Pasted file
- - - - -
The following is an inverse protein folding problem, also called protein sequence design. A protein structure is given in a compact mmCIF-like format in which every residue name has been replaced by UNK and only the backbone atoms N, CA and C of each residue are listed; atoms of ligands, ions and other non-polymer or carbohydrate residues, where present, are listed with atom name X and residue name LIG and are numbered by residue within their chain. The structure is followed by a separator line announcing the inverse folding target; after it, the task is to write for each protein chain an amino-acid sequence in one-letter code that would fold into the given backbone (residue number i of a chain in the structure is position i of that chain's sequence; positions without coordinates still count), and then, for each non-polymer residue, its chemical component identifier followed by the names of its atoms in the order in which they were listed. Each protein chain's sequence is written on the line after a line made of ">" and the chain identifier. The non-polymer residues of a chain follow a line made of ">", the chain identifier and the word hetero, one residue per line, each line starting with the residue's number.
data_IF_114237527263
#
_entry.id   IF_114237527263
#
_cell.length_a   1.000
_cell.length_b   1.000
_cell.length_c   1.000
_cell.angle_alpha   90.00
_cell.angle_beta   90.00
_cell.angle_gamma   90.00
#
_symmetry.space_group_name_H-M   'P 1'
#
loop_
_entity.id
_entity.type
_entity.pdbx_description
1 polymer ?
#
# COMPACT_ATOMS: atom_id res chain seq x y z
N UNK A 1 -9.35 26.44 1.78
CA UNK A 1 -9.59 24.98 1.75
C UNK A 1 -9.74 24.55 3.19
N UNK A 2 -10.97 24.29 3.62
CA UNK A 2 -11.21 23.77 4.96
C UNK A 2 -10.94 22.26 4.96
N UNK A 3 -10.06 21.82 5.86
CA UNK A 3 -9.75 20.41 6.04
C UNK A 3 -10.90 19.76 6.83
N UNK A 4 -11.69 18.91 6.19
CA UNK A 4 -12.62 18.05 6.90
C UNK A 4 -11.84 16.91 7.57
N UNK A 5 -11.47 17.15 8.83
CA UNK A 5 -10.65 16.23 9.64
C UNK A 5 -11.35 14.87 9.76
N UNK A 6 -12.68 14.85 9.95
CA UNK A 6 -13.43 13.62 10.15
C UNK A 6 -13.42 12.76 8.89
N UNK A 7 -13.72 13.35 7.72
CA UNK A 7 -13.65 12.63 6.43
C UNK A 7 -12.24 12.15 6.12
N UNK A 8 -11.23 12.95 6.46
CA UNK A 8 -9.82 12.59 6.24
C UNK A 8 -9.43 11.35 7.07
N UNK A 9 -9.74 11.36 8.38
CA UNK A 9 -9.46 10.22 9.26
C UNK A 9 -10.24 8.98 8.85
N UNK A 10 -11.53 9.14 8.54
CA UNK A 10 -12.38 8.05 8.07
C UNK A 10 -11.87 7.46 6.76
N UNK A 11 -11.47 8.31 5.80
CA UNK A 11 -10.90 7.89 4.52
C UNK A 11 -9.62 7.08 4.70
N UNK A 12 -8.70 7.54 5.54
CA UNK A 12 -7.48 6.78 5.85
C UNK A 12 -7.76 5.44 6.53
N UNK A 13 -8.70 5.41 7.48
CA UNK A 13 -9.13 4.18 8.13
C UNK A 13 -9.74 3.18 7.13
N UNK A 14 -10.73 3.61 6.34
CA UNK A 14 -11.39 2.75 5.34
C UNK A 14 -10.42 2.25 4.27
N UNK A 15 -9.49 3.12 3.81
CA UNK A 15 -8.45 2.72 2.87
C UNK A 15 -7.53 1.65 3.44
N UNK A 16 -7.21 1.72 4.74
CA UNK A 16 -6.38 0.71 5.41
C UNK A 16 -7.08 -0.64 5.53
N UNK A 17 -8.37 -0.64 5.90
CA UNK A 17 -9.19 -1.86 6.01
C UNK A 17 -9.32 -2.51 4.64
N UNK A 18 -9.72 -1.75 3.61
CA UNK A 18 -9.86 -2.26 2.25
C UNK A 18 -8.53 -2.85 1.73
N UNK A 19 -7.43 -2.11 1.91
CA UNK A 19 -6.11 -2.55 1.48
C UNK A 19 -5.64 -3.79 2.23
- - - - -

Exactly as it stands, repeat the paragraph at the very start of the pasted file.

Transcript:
The following is an inverse protein folding problem, also called protein sequence design. A protein structure is given in a compact mmCIF-like format in which every residue name has been replaced by UNK and only the backbone atoms N, CA and C of each residue are listed; atoms of ligands, ions and other non-polymer or carbohydrate residues, where present, are listed with atom name X and residue name LIG and are numbered by residue within their chain. The structure is followed by a separator line announcing the inverse folding target; after it, the task is to write for each protein chain an amino-acid sequence in one-letter code that would fold into the given backbone (residue number i of a chain in the structure is position i of that chain's sequence; positions without coordinates still count), and then, for each non-polymer residue, its chemical component identifier followed by the names of its atoms in the order in which they were listed. Each protein chain's sequence is written on the line after a line made of ">" and the chain identifier. The non-polymer residues of a chain follow a line made of ">", the chain identifier and the word hetero, one residue per line, each line starting with the residue's number.